Human Exceptionalism

The Importance of Roots to the Exceptional Species

One of the exceptional attributes of the human race–unknown in any other species in the universe–is the importance we place on our personal and family histories. No other species worries about who grandma was or the circumstances that led to their birth.

I learned first hand the emotional tug of roots this weekend when I had the opportunity to speak in Providence, Rhode Island. You see, Rhode Island is crucial to the family history that led to my being. Here is this part of my family’s story in a nutshell:

In 1910, a 16-year-old girl named Gulia Betti arrived in Pawtucket from Italy to work in her aunt’s bakery. Her purpose was to save her family from desperate poverty and bring them all to America. Through hard work she succeeded, and soon her mother, brother, and two sisters were safely in Rhode Island.

Within a few years, she had met and married Enrico Micheletti, an ambitious immigrant from the same area of Italy as Gulia (The mountains around Lucca in Tuscany). They married. In 1915, Bruno Micheletti was born, followed in 1917 by Leona. Leona would later marry a man named Wesley Smith. They are my parents.

Enrico died young in 1924, leaving the family without a breadwinner. Gulia rolled up her sleeves. The family owned a tenement building where she rented rooms. She also ran a store on the bottom floor and a beauty parlor on the second floor. Gulia was helped by her sister Marianella and her husband, who had three children; Rico, Elba, and Ezio. Ezio was the baby and was treasured by the older cousins. The two families were extremely close and kept each other going during the Depression.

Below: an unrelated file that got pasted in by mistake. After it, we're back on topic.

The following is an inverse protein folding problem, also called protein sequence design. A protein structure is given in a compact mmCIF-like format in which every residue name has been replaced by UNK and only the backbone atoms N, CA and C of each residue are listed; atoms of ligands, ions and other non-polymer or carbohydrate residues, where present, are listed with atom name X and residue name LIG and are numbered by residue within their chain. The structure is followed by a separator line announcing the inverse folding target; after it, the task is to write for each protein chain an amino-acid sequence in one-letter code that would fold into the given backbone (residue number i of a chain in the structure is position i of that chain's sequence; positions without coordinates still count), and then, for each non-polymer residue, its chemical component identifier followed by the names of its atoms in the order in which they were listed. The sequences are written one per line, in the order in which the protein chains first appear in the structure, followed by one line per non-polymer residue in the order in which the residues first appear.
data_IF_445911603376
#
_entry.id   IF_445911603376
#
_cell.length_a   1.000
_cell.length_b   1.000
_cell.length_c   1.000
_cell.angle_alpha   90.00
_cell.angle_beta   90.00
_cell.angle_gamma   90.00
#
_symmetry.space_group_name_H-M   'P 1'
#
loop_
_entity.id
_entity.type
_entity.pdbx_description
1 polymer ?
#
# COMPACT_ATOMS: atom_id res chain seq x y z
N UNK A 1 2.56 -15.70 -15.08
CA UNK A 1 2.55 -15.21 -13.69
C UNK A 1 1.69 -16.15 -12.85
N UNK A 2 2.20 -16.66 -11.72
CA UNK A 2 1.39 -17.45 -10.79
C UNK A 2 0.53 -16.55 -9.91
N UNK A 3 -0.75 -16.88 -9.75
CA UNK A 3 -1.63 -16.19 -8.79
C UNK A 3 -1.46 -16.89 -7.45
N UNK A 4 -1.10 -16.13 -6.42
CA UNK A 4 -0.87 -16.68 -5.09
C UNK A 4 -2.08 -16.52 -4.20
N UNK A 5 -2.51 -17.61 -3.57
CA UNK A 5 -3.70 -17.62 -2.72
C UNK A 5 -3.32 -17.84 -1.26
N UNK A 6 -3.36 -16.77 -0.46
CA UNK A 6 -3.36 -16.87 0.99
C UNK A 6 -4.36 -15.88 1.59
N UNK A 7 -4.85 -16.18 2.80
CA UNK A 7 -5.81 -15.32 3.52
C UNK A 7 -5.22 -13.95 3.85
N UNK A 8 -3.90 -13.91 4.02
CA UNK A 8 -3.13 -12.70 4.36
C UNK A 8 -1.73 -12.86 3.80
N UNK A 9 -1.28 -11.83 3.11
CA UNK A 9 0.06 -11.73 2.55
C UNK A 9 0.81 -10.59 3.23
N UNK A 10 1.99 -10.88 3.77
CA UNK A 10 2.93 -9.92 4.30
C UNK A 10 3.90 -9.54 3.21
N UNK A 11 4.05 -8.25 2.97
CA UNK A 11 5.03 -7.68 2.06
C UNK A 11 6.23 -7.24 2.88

After the Great Hurricane of 1938, Gulia and Leona were weary of the Rhode Island weather. They decided to try California on for size. Leona got a job at the Los Angeles Examiner where she met a soldier on leave from his duty who took a temporary job at the paper to earn some extra money. He fell heads-over-heels. After a rocky courtship, they married shortly after Pearl Harbor, knowing he would soon be going to war. He shipped out in April 1942 and she didn’t see him again until after the war in 1945. Eventually, they had me.

Whilst in Providence, I had a reunion with Ezio (photo above) who still lives in RI. He and my mother are the only survivors from those years. He took me to where it all happened, which was a pretty awesome experience. As usual, I took some pictures:

The first picture below is the tenement house in which my uncle and mother were raised.

Next is the grave marker of my grandfather, my great grandmother, and my great aunt. The years 1924-1925 were especially hard for the family.

The old snapshot was in Ezio’s album, and I had never seen it. It shows my father (the man on the left with suspenders, with his hand on my mother’s arm), and my uncle kneeling in front, in Los Angeles in 1939. Dad was only 22 and mom 23. Amazing to me.

How important is it to our thriving as a species that we care so much about our past? I don’t know, but I do know that who we are matters to us. This attention to history (micro and macro), I believe, is one of the aspects of human nature that makes us so incredibly special and has helped us become the most exceptional species in the known universe.

Wesley J. Smith — Wesley J. Smith is a senior fellow at the Discovery Institute’s Center on Human Exceptionalism.

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